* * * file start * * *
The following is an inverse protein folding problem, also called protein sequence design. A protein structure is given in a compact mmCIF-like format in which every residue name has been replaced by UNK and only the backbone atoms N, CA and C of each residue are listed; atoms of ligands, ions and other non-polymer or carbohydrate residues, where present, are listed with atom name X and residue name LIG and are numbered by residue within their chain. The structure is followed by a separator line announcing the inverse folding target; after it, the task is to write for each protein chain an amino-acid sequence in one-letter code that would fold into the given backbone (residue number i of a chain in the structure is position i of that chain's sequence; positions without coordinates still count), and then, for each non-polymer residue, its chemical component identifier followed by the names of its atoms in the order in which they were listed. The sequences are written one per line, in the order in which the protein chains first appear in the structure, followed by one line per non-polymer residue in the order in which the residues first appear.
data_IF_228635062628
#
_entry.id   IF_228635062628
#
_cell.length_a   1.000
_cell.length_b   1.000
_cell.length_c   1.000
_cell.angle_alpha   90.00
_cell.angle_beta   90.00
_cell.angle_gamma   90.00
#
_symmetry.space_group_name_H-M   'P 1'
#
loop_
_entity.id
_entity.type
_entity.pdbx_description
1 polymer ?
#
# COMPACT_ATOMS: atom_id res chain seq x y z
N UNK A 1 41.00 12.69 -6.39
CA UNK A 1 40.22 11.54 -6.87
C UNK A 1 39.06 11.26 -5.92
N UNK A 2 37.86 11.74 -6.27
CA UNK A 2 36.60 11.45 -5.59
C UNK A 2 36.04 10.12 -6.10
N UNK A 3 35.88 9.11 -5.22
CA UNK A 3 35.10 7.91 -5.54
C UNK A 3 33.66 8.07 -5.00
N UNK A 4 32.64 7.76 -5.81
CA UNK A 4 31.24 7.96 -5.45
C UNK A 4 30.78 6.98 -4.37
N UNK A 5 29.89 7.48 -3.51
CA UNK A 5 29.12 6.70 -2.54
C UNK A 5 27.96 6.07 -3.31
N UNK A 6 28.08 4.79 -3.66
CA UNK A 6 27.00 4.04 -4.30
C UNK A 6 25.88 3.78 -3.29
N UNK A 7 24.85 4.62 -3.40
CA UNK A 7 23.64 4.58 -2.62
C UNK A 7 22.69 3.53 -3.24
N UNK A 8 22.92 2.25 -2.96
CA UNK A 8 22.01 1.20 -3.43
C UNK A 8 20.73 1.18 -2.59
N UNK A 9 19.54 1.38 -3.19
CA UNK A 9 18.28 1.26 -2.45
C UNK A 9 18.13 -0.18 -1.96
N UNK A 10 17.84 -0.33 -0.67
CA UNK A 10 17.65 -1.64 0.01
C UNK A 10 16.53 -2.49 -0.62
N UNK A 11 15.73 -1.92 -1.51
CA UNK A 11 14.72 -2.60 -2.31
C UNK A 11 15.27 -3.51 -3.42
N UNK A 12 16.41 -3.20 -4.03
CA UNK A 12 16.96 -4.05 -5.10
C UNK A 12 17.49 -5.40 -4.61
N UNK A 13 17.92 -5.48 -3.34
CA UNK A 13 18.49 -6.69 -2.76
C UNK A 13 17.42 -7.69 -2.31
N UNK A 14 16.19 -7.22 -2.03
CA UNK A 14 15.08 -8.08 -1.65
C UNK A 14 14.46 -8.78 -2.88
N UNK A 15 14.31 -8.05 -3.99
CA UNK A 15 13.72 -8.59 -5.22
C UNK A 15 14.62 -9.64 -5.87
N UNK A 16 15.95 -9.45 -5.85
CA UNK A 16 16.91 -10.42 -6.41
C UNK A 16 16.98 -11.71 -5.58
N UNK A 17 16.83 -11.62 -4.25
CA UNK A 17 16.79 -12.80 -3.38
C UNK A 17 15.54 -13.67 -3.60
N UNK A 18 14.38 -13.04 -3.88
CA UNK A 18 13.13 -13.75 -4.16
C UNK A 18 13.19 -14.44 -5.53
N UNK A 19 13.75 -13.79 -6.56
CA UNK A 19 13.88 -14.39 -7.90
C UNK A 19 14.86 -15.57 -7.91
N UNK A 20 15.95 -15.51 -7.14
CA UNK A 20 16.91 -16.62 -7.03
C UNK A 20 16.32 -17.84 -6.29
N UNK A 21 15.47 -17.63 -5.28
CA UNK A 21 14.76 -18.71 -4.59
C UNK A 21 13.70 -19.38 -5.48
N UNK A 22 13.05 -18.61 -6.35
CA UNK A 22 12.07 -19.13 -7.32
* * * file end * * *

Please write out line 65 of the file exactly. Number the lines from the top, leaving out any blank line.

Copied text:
CA UNK A 15 13.72 -8.59 -5.22